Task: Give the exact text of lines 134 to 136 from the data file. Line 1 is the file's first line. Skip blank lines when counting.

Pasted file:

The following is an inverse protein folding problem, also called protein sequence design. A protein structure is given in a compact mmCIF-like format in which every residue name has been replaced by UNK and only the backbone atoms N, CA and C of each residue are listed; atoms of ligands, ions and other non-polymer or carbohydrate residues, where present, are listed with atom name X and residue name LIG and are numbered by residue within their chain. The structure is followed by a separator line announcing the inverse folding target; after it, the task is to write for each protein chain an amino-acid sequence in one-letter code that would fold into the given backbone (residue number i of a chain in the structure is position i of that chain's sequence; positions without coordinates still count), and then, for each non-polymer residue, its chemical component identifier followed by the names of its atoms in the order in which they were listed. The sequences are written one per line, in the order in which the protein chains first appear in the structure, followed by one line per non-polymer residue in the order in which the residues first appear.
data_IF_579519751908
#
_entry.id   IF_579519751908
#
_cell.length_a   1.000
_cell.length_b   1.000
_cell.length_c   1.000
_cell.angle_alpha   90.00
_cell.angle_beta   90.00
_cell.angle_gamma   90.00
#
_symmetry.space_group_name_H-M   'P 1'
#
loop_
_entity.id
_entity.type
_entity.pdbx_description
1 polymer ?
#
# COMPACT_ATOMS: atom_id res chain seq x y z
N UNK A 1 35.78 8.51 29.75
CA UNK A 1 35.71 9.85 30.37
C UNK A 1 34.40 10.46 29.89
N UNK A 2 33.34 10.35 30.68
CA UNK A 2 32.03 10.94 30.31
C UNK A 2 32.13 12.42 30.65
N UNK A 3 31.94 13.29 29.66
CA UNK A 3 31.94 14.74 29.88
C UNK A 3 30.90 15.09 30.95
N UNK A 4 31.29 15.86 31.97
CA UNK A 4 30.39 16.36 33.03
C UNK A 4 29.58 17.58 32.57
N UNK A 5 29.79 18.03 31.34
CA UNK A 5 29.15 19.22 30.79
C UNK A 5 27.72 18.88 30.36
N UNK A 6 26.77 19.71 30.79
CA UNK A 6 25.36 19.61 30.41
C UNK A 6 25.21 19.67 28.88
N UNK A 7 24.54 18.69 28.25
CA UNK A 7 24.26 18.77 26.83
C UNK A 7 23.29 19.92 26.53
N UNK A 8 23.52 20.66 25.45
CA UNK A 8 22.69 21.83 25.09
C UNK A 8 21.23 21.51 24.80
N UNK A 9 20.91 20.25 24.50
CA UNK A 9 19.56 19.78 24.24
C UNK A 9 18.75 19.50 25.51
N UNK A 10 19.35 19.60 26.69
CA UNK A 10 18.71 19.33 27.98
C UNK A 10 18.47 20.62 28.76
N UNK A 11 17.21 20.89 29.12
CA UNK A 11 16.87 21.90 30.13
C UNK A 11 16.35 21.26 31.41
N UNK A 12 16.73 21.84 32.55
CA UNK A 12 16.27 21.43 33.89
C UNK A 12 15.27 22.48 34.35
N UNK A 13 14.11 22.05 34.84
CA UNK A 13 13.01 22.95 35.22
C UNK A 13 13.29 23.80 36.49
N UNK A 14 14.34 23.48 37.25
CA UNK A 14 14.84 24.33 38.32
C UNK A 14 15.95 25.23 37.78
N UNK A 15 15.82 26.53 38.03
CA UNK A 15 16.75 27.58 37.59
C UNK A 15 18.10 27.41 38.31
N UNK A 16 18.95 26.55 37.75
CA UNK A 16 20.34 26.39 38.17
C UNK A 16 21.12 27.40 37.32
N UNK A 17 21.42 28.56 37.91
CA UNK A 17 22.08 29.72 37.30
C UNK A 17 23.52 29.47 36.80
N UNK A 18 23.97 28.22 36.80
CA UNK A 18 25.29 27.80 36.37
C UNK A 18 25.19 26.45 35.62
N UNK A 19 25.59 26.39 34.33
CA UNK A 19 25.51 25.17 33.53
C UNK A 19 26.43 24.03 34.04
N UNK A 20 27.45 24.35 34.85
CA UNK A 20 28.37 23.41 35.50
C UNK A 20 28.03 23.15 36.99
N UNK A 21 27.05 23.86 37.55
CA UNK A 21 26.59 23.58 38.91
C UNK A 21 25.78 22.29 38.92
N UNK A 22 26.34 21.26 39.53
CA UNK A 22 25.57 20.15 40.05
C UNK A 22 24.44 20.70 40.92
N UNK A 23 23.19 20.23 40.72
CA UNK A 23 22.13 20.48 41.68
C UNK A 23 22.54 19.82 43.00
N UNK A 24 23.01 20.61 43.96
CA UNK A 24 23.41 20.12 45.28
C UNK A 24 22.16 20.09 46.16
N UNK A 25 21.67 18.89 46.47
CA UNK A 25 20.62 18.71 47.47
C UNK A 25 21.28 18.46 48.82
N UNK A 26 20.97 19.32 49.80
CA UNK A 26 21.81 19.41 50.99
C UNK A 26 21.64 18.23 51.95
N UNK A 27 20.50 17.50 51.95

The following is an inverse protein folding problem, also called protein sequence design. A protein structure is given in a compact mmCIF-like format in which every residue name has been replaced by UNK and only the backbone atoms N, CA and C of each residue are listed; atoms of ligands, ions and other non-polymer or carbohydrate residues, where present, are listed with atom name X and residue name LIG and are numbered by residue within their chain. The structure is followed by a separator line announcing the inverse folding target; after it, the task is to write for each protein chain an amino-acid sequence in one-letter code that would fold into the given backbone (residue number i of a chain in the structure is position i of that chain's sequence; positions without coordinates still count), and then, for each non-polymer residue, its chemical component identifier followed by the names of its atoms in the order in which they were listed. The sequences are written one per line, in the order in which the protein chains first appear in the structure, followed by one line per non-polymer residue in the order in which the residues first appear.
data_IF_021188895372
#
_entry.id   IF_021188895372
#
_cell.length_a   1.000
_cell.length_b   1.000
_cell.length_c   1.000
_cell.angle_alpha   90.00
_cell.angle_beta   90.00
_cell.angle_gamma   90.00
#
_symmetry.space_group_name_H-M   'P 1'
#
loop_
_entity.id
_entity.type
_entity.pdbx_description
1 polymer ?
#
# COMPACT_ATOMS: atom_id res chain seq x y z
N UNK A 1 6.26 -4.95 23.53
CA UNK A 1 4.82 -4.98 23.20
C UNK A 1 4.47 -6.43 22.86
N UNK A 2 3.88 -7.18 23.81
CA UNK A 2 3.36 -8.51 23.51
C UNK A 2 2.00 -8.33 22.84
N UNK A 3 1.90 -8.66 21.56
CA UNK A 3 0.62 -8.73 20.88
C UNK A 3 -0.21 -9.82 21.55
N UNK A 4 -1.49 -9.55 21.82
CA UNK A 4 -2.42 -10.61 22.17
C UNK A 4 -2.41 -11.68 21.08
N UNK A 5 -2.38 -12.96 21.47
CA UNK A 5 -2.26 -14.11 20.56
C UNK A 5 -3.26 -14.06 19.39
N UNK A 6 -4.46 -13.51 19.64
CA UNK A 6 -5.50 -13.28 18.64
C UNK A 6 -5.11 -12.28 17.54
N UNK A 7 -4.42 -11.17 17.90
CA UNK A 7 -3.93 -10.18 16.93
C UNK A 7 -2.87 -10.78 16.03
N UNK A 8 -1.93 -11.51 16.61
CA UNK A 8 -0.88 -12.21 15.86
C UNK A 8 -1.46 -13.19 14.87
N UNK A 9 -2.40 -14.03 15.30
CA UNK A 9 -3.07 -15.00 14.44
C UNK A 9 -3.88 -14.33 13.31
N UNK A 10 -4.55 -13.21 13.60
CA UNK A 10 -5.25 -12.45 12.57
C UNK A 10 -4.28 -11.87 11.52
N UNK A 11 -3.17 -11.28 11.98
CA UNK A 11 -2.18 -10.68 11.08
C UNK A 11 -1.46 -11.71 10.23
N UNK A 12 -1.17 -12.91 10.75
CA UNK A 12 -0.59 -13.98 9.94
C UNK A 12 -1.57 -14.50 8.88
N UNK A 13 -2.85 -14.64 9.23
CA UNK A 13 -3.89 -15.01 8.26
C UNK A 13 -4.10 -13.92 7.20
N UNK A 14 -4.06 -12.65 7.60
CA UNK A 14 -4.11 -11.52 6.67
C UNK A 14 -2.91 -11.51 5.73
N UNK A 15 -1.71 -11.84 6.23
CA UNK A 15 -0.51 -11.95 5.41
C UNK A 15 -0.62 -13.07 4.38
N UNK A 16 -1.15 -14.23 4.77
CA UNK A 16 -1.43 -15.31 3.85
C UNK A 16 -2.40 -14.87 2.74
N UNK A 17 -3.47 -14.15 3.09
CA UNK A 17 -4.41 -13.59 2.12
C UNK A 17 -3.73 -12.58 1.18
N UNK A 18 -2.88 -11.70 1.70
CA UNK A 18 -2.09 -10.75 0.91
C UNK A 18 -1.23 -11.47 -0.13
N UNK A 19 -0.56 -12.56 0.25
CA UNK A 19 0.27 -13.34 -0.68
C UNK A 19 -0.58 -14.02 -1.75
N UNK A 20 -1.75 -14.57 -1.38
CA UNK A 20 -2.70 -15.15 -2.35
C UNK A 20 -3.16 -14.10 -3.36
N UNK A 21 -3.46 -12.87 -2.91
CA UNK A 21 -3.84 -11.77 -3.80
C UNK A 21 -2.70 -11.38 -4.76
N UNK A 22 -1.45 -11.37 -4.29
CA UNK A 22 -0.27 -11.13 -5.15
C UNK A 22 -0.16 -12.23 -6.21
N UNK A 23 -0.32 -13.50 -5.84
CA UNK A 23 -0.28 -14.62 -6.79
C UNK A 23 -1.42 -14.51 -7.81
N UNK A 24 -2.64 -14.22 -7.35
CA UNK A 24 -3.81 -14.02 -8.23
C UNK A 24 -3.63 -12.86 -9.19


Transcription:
N UNK A 5 -2.38 -12.96 21.47
CA UNK A 5 -2.26 -14.11 20.56
C UNK A 5 -3.26 -14.06 19.39